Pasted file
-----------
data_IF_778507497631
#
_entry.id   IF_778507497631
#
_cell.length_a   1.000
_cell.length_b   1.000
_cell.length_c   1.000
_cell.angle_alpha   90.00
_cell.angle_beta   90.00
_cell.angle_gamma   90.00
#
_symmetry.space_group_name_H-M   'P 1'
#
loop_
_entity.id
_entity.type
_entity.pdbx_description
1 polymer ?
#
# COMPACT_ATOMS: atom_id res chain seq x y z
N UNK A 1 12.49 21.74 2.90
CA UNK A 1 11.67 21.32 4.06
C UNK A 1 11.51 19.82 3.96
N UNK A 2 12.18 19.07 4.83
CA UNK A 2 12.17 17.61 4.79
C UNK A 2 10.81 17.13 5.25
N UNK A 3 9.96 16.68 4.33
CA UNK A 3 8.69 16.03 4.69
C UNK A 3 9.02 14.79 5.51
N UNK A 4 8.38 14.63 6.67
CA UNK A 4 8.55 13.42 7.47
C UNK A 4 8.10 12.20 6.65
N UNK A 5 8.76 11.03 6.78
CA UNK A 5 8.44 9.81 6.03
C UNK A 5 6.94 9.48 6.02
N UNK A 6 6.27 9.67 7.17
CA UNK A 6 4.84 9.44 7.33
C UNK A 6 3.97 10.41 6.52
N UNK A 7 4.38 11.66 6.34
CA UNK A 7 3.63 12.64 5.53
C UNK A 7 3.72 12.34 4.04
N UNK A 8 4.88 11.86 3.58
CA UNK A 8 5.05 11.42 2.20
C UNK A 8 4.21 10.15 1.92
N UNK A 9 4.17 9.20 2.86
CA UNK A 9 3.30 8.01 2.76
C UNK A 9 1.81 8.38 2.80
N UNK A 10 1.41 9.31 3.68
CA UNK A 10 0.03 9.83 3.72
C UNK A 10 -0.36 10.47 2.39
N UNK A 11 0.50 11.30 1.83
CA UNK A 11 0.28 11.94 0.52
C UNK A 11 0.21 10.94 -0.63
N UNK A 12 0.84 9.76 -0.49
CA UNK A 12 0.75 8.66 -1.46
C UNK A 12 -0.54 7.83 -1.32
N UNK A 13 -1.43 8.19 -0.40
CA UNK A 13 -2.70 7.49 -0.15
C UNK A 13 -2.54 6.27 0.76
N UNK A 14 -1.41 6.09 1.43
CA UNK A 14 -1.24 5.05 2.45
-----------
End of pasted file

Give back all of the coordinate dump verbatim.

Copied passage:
data_IF_778507497631
#
_entry.id   IF_778507497631
#
_cell.length_a   1.000
_cell.length_b   1.000
_cell.length_c   1.000
_cell.angle_alpha   90.00
_cell.angle_beta   90.00
_cell.angle_gamma   90.00
#
_symmetry.space_group_name_H-M   'P 1'
#
loop_
_entity.id
_entity.type
_entity.pdbx_description
1 polymer ?
#
# COMPACT_ATOMS: atom_id res chain seq x y z
N UNK A 1 12.49 21.74 2.90
CA UNK A 1 11.67 21.32 4.06
C UNK A 1 11.51 19.82 3.96
N UNK A 2 12.18 19.07 4.83
CA UNK A 2 12.17 17.61 4.79
C UNK A 2 10.81 17.13 5.25
N UNK A 3 9.96 16.68 4.33
CA UNK A 3 8.69 16.03 4.69
C UNK A 3 9.02 14.79 5.51
N UNK A 4 8.38 14.63 6.67
CA UNK A 4 8.55 13.42 7.47
C UNK A 4 8.10 12.20 6.65
N UNK A 5 8.76 11.03 6.78
CA UNK A 5 8.44 9.81 6.03
C UNK A 5 6.94 9.48 6.02
N UNK A 6 6.27 9.67 7.17
CA UNK A 6 4.84 9.44 7.33
C UNK A 6 3.97 10.41 6.52
N UNK A 7 4.38 11.66 6.34
CA UNK A 7 3.63 12.64 5.53
C UNK A 7 3.72 12.34 4.04
N UNK A 8 4.88 11.86 3.58
CA UNK A 8 5.05 11.42 2.20
C UNK A 8 4.21 10.15 1.92
N UNK A 9 4.17 9.20 2.86
CA UNK A 9 3.30 8.01 2.76
C UNK A 9 1.81 8.38 2.80
N UNK A 10 1.41 9.31 3.68
CA UNK A 10 0.03 9.83 3.72
C UNK A 10 -0.36 10.47 2.39
N UNK A 11 0.50 11.30 1.83
CA UNK A 11 0.28 11.94 0.52
C UNK A 11 0.21 10.94 -0.63
N UNK A 12 0.84 9.76 -0.49
CA UNK A 12 0.75 8.66 -1.46
C UNK A 12 -0.54 7.83 -1.32
N UNK A 13 -1.43 8.19 -0.40
CA UNK A 13 -2.70 7.49 -0.15
C UNK A 13 -2.54 6.27 0.76
N UNK A 14 -1.41 6.09 1.43
CA UNK A 14 -1.24 5.05 2.45